Leave it to mum: The lazy generation

Friday, November 23, 2012
Leave it to mum: The lazy generation
Generation Y are staying under their parents' roof longer than ever, but they still don't pick up after themselves

By age 34, one in four Generation Y's still haven't flown the coop and left home, but that doesn't mean they're making domestic life any easier for mum.

Researchers from the University of NSW have found that even though they have an extra pair of hands around the house, mothers are still picking up after their adult children.

Related: Women still doing more housework than men

The study analysing the division of the domestic workload among more than 5500 young people aged 15-34 living in the family home found that their mothers took care of roughly six times more housework than their adult sons, 4.4 times more than their grown up daughters, and took on double the domestic duties of the man of the house.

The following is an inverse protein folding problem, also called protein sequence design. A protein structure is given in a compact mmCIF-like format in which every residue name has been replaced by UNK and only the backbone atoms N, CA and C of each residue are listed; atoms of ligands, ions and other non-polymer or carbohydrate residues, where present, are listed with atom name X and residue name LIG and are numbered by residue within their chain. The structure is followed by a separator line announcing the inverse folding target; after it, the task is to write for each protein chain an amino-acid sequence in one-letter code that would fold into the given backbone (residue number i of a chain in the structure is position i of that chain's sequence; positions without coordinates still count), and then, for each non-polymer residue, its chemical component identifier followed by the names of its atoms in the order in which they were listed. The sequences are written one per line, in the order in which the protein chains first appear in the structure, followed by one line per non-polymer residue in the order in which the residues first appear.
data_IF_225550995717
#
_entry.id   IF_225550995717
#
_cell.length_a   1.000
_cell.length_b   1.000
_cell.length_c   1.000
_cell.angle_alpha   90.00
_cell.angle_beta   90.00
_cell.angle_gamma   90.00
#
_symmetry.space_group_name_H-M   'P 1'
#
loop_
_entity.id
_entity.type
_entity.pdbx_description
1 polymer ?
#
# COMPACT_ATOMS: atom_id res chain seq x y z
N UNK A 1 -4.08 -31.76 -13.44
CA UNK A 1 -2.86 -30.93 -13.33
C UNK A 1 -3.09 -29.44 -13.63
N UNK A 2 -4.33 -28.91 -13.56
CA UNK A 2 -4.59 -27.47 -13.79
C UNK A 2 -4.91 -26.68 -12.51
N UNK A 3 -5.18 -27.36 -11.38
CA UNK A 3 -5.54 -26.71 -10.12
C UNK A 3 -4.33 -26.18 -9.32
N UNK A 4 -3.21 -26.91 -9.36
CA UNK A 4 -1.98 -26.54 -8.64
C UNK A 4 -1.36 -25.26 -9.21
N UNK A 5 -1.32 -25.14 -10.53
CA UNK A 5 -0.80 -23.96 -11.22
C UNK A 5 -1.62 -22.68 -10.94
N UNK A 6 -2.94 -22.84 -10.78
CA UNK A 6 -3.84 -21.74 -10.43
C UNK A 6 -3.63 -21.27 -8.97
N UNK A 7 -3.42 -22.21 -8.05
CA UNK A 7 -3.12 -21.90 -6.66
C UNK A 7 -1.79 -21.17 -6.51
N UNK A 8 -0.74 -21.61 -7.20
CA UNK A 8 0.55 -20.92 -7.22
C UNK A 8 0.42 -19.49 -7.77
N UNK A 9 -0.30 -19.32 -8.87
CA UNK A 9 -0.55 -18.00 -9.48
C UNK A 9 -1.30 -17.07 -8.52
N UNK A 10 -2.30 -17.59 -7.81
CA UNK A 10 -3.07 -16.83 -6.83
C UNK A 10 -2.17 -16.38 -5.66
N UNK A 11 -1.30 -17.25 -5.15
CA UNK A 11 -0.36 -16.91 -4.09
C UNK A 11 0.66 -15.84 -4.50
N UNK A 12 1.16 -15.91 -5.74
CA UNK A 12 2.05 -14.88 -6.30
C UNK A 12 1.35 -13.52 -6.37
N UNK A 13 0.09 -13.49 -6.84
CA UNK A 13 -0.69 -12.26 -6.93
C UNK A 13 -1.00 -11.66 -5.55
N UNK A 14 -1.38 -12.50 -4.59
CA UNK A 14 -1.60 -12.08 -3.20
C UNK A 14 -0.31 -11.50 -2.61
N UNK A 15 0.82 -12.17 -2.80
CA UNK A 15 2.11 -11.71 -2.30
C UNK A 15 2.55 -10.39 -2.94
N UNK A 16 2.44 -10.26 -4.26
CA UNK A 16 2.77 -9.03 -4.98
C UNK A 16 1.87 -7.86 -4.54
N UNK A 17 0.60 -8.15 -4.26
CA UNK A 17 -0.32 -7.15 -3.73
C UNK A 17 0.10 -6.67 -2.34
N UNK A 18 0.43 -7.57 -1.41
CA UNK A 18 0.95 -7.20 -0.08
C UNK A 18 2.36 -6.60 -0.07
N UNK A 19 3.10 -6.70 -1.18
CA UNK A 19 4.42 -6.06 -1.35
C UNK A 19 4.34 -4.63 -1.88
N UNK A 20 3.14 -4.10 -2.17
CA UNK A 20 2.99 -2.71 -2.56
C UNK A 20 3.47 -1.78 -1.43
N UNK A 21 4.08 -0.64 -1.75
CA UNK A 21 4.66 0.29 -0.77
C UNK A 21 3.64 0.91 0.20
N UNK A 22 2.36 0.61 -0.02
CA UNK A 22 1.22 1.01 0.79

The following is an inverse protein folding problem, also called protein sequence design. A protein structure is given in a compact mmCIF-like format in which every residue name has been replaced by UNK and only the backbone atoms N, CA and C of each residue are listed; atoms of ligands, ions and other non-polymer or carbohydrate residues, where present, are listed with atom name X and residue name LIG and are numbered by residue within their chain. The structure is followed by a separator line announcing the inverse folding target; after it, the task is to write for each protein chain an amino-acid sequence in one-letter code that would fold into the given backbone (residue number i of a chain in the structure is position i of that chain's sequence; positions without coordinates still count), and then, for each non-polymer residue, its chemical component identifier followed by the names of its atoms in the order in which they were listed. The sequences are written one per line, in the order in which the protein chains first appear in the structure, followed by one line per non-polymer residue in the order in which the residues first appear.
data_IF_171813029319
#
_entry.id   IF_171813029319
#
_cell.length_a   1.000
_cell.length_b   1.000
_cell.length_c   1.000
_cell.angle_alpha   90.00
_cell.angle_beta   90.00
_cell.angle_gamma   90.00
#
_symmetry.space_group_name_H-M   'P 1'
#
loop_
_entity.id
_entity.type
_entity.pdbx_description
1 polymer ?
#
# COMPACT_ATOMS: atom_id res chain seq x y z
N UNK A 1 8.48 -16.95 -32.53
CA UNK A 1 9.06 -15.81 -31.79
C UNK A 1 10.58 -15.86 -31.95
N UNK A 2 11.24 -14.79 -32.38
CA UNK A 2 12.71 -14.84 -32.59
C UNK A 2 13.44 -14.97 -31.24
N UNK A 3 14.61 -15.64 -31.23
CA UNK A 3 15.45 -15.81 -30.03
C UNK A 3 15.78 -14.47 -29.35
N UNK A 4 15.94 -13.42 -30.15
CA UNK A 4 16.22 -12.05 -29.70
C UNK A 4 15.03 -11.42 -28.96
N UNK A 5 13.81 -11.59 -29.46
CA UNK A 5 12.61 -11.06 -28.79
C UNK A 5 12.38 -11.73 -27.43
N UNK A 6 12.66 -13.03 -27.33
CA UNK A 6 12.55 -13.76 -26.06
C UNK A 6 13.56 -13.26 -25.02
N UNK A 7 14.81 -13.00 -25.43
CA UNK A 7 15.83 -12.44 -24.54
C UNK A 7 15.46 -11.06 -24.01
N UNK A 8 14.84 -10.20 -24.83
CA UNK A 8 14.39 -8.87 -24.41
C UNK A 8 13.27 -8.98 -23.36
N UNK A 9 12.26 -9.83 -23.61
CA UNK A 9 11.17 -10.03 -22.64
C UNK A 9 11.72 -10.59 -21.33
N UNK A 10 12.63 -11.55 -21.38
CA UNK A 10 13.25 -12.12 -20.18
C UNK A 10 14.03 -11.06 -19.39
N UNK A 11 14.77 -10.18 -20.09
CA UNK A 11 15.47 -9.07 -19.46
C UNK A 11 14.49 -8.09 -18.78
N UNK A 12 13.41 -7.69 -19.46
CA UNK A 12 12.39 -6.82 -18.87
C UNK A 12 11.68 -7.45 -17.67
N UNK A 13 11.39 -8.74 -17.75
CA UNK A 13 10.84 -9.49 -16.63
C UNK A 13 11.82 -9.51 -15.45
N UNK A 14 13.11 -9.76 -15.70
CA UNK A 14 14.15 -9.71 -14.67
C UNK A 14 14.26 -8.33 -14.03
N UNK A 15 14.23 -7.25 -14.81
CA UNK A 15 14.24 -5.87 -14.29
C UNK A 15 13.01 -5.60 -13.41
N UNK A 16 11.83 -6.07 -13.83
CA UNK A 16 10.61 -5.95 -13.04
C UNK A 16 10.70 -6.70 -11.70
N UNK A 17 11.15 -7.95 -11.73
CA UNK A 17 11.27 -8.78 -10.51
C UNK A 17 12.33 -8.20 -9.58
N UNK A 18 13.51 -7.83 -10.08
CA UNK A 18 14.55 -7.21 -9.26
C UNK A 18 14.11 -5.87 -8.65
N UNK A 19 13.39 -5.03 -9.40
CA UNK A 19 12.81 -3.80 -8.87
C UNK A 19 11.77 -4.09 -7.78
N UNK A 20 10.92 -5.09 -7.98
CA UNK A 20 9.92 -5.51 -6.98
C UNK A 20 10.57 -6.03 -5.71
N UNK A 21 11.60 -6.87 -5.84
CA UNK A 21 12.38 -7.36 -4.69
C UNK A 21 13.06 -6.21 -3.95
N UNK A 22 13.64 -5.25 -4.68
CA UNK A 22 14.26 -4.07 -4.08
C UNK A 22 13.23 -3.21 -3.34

"You might think that as children get older they would make a more equal contribution to housework, cleaning, cooking and washing, but it's really not the case," said Associate Professor Lyn Craig, who led the study.

"It does seem to be a sticky problem. You might hope for more signs of change which are sadly not really there."

Household duties were found to be largely left to mum. The study showed 97 percent of mothers did some domestic work every day, compared to 81 percent of fathers, 73 percent of young women, and 54 percent of young men.

Not that the mums of Australia are counting, but the numbers show they do 229 minutes of domestic work each day.

Their adult daughters were found to devote 52 minutes to domestic duties while the boys spend only 38 minutes on their chores.

Related: Men will do the dishes - in 39 years

"It's difficult to change roles within the family home," Professor Craig said.

"If mum has already done the laundry and dad has always mowed the lawn, there is an expectation that that will continue even when the adult children are old enough to do it themselves. The expectations don't really shift even though the children are old enough to live independently."

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